The infant plaintiff Mammud Rashid Beretey (hereinafter the plaintiff) was born at the defendant New York City Health & Hospitals Corporation (hereinafter the Hospital) on November 2, 1996. Prior to his birth, the plaintiff’s mother had been given Pitocin to induce labor, but the labor did not progress and Hospital personnel ultimately performed a caesarean section. The Hospital’s records indicate that, at birth, the plaintiff suffered from perinatal asphyxia and respiratory depression. His birth record indicates that he weighed 9 pounds, 3 ounces and his Apgar score was 1 at 1 minute after birth, 5 at 5 minutes after birth, and 7 at 10 minutes after birth. The Hospital’s records do not indicate any signs of brain damage. For several days, the Long Island plaintiff received treatment for his condition in the Hospital’s infant intensive care unit. Seven days after birth, the plaintiff was discharged from the Hospital.
A Medical Malpractice Lawyer said that, the mother alleges that she learned through a school evaluation conducted in or about 2000, that the plaintiff would have to be placed in a special school for both physical and mental issues, and that he had severe cognitive developmental delays and some motor condition difficulties. In January 2006 the plaintiff, by his mother, served a notice of claim seeking damages for medical malpractice for the birth injury suffered by the plaintiff, alleging that the perinatal asphyxia he suffered at birth resulted from the negligence of the Hospital and its personnel in delaying to perform a cesarean section on his mother. The notice of claim asserted that the perinatal asphyxia caused him to develop cognitive delays, mental retardation, severe hyperactivity, and coordination difficulties.
In February 2006 the plaintiff, by his mother, commenced an action to recover damages for medical malpractice against the Hospital. In October 2006 he moved, in effect, for leave to deem the notice of claim timely served nunc pro tunc or, in the alternative, for leave to serve a late notice of claim. The Supreme Court denied the motion. Thus, the infant plaintiff Mammud Rashid Beretey, by his mother and natural guardian Mariama Sheriff, appeals from an order of the Supreme Court.
The issue in this case is whether the Manhattan Court erred in denying plaintiff’s late notice of claim.
The Court held that, in determining whether to grant leave to serve a late notice of claim, the court must consider several factors including whether (1) an infant is involved, (2) there is a reasonable excuse for the delay, (3) the public corporation acquired actual knowledge of the facts underlying the claim within 90 days or a reasonable time thereafter, and (4) the late service would result in substantial prejudice to the public corporation defending on the merits. Actual knowledge of the essential facts is an important factor in determining whether to grant an extension and “should be accorded great weight”.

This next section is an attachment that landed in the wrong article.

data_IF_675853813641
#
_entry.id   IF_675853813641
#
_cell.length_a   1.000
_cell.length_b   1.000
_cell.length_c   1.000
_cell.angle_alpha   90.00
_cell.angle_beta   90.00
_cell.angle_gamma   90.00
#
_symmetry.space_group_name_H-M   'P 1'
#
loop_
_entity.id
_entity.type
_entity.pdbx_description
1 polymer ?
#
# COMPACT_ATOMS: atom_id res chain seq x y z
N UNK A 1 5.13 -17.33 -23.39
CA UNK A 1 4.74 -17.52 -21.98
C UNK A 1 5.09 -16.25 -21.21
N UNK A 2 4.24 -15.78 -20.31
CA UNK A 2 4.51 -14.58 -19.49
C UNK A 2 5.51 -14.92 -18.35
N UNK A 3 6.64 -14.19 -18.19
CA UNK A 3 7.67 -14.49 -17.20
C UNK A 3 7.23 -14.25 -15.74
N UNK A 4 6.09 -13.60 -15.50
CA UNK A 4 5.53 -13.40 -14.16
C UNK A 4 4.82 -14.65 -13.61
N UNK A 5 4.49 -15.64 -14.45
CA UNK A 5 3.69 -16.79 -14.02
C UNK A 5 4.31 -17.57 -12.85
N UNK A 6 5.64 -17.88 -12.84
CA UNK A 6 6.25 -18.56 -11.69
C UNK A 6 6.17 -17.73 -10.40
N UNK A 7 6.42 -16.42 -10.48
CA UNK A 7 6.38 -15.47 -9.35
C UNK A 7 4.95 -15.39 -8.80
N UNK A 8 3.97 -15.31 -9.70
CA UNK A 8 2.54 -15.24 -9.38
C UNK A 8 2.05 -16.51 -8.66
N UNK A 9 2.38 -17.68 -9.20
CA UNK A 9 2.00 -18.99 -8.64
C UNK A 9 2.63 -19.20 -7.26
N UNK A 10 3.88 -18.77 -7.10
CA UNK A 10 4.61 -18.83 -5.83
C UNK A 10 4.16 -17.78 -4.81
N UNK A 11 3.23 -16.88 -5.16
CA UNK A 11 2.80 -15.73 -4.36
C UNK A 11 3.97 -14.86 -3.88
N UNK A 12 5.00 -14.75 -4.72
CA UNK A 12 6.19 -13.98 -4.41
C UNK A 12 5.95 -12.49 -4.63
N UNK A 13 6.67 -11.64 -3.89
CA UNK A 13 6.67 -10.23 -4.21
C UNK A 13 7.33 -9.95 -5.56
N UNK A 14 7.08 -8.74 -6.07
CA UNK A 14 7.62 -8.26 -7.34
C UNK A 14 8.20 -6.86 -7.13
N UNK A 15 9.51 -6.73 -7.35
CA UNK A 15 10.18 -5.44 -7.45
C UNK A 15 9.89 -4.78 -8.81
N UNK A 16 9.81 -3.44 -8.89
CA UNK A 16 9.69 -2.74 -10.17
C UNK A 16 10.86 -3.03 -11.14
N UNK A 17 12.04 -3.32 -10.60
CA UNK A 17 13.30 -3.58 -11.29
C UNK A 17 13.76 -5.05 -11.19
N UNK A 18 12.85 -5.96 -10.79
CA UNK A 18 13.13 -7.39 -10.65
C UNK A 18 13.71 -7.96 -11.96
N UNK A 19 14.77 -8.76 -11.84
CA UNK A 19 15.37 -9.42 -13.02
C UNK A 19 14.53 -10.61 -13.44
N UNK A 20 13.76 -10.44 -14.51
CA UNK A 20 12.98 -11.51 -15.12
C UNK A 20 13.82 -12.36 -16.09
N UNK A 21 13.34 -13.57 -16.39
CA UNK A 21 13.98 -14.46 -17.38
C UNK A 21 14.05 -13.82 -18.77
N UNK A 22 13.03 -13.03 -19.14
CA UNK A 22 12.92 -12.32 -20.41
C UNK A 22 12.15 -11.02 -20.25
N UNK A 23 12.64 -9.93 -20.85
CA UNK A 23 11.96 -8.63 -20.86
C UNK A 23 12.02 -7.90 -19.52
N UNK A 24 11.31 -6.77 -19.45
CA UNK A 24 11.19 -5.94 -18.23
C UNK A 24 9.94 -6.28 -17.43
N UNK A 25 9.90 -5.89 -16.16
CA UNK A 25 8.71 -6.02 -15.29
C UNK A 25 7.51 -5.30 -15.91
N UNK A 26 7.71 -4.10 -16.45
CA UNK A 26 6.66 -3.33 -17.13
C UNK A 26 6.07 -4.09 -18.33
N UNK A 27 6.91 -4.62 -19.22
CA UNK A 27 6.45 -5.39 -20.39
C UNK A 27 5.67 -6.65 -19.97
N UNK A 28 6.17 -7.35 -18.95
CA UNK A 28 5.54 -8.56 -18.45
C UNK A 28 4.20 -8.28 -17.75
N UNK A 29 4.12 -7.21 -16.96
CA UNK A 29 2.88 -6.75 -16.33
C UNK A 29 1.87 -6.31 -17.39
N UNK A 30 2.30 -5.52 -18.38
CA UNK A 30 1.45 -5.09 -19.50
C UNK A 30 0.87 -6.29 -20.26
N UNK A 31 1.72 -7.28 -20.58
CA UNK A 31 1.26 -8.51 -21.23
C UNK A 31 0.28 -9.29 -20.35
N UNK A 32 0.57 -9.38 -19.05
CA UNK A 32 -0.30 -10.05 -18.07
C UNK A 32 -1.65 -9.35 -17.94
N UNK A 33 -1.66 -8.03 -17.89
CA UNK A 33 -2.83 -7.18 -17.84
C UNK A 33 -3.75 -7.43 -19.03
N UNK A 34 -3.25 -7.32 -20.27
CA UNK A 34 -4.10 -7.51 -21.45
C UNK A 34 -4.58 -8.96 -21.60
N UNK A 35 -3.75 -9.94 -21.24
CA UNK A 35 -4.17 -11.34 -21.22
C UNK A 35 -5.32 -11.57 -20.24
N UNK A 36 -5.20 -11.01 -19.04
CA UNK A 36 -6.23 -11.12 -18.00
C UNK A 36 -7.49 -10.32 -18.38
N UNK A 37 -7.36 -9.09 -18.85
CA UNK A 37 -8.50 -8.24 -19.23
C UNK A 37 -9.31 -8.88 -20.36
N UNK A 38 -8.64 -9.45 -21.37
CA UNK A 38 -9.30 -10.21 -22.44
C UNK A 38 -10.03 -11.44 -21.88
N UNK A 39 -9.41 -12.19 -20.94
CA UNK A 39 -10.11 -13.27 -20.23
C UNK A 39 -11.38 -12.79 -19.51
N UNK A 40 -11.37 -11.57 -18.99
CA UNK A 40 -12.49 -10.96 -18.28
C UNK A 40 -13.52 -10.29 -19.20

In this case, the Court said that, on the issue of actual knowledge to be gleaned from the Hospital’s records, the plaintiff proffers expert affidavits which fail to objectively link the alleged medical malpractice at the time of his birth with the specific cognitive developmental delays and motor coordination difficulties diagnosed years later. As noted by the Supreme Court, there is no indication in the Hospital’s records that the plaintiff, either at the time of his discharge or upon follow-up visits, showed any signs of brain injuryor other impairment. Accordingly, the entries in the Hospital’s records at the time of the plaintiff’s birth injury do not equate with knowledge of facts underlying his claim.
The plaintiff also failed to offer an adequate excuse for the more than nine-year delay between his birth on November 2, 1996 and the service of the notice of claim in January 2006. The mother first learned in 2000 that the plaintiff had cognitive developmental delays and motor coordination difficulties, yet the first time she consulted with attorneys to investigate a potential claim was in 2005, five years later. This delay in consulting with counsel cannot be attributed to the plaintiff’s infancy and is not reasonable.
Further, the Court said that plaintiff failed to establish that the Hospital would not be substantially prejudiced in maintaining its defense on the merits as a result of the lengthy and unexcused delay in seeking leave to serve a late notice of claim. Accordingly, the Supreme Court providently exercised its discretion in denying the plaintiff’s motion. Hence, the Court affirmed the decision of the Supreme Court.
If you have a claim for medical malpractice against a medical institution, Kings Medical Malpractice Attorney or Kings Birth Injury Attorney at Stephen Bilkis and Associates can help you. We can provide you with the assistance of our Kings Injury Attorneys who can give you advice as to your rights and remedies in Court.